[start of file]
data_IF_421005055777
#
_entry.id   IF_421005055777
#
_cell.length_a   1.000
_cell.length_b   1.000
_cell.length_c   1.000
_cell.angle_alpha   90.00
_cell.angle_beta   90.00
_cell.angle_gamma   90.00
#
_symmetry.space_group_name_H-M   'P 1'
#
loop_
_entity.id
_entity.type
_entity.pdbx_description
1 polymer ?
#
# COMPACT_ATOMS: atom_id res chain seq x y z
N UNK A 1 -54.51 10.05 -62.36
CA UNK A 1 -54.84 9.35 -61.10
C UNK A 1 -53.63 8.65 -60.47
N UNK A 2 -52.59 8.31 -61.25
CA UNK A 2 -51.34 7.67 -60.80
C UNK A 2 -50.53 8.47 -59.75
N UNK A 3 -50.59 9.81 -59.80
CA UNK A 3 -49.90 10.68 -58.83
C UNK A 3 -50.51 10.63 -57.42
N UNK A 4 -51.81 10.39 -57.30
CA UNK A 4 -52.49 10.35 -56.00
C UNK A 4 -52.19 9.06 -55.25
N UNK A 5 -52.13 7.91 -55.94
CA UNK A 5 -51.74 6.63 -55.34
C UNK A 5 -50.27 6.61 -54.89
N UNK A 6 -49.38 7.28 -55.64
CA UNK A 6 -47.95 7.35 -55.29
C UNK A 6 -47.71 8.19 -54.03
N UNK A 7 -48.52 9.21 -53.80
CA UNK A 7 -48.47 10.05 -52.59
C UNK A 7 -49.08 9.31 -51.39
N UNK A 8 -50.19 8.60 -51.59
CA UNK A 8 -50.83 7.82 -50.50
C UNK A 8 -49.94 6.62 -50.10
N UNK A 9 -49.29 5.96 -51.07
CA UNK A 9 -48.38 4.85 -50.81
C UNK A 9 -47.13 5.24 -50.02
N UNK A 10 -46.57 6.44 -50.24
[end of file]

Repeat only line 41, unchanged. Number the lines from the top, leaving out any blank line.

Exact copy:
C UNK A 7 -49.08 9.31 -51.39